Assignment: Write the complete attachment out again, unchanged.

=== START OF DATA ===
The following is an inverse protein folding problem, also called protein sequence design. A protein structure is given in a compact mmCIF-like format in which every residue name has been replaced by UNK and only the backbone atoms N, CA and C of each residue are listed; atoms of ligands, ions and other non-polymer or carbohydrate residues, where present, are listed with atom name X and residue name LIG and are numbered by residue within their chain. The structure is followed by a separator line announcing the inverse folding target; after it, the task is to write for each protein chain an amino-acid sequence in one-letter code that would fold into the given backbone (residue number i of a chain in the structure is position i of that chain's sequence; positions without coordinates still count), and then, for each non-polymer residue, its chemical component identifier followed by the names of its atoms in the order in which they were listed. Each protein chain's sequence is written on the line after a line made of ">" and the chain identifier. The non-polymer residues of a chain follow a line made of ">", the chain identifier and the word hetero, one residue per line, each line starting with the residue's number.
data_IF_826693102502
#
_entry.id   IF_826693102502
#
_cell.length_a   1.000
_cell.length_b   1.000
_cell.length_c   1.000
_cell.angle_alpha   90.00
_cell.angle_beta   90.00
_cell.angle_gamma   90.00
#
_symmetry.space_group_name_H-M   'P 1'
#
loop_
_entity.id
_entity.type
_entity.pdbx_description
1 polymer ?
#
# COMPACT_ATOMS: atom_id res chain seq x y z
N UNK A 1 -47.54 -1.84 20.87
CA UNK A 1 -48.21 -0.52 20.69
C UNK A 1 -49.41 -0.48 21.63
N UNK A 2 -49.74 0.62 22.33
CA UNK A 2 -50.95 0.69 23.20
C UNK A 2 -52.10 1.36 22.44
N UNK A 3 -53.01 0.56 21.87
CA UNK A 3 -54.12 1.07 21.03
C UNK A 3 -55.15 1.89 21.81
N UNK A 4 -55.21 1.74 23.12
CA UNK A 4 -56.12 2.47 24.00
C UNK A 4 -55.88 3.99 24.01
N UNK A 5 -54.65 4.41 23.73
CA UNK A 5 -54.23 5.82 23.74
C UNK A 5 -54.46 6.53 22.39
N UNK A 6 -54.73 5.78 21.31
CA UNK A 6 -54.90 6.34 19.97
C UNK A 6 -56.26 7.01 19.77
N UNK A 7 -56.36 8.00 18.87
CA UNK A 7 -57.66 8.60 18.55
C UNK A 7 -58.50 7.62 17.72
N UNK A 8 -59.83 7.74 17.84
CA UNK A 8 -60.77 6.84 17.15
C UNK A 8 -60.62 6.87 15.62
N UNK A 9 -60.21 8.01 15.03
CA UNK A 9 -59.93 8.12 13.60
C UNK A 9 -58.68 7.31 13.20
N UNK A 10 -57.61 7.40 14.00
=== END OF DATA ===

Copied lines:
The following is an inverse protein folding problem, also called protein sequence design. A protein structure is given in a compact mmCIF-like format in which every residue name has been replaced by UNK and only the backbone atoms N, CA and C of each residue are listed; atoms of ligands, ions and other non-polymer or carbohydrate residues, where present, are listed with atom name X and residue name LIG and are numbered by residue within their chain. The structure is followed by a separator line announcing the inverse folding target; after it, the task is to write for each protein chain an amino-acid sequence in one-letter code that would fold into the given backbone (residue number i of a chain in the structure is position i of that chain's sequence; positions without coordinates still count), and then, for each non-polymer residue, its chemical component identifier followed by the names of its atoms in the order in which they were listed. Each protein chain's sequence is written on the line after a line made of ">" and the chain identifier. The non-polymer residues of a chain follow a line made of ">", the chain identifier and the word hetero, one residue per line, each line starting with the residue's number.
data_IF_826693102502
#
_entry.id   IF_826693102502
#
_cell.length_a   1.000
_cell.length_b   1.000
_cell.length_c   1.000
_cell.angle_alpha   90.00
_cell.angle_beta   90.00
_cell.angle_gamma   90.00
#
_symmetry.space_group_name_H-M   'P 1'
#
loop_
_entity.id
_entity.type
_entity.pdbx_description
1 polymer ?
#
# COMPACT_ATOMS: atom_id res chain seq x y z
N UNK A 1 -47.54 -1.84 20.87
CA UNK A 1 -48.21 -0.52 20.69
C UNK A 1 -49.41 -0.48 21.63
N UNK A 2 -49.74 0.62 22.33
CA UNK A 2 -50.95 0.69 23.20
C UNK A 2 -52.10 1.36 22.44
N UNK A 3 -53.01 0.56 21.87
CA UNK A 3 -54.12 1.07 21.03
C UNK A 3 -55.15 1.89 21.81
N UNK A 4 -55.21 1.74 23.12
CA UNK A 4 -56.12 2.47 24.00
C UNK A 4 -55.88 3.99 24.01
N UNK A 5 -54.65 4.41 23.73
CA UNK A 5 -54.23 5.82 23.74
C UNK A 5 -54.46 6.53 22.39
N UNK A 6 -54.73 5.78 21.31
CA UNK A 6 -54.90 6.34 19.97
C UNK A 6 -56.26 7.01 19.77
N UNK A 7 -56.36 8.00 18.87
CA UNK A 7 -57.66 8.60 18.55
C UNK A 7 -58.50 7.62 17.72
N UNK A 8 -59.83 7.74 17.84
CA UNK A 8 -60.77 6.84 17.15
C UNK A 8 -60.62 6.87 15.62
N UNK A 9 -60.21 8.01 15.03
CA UNK A 9 -59.93 8.12 13.60
C UNK A 9 -58.68 7.31 13.20
N UNK A 10 -57.61 7.40 14.00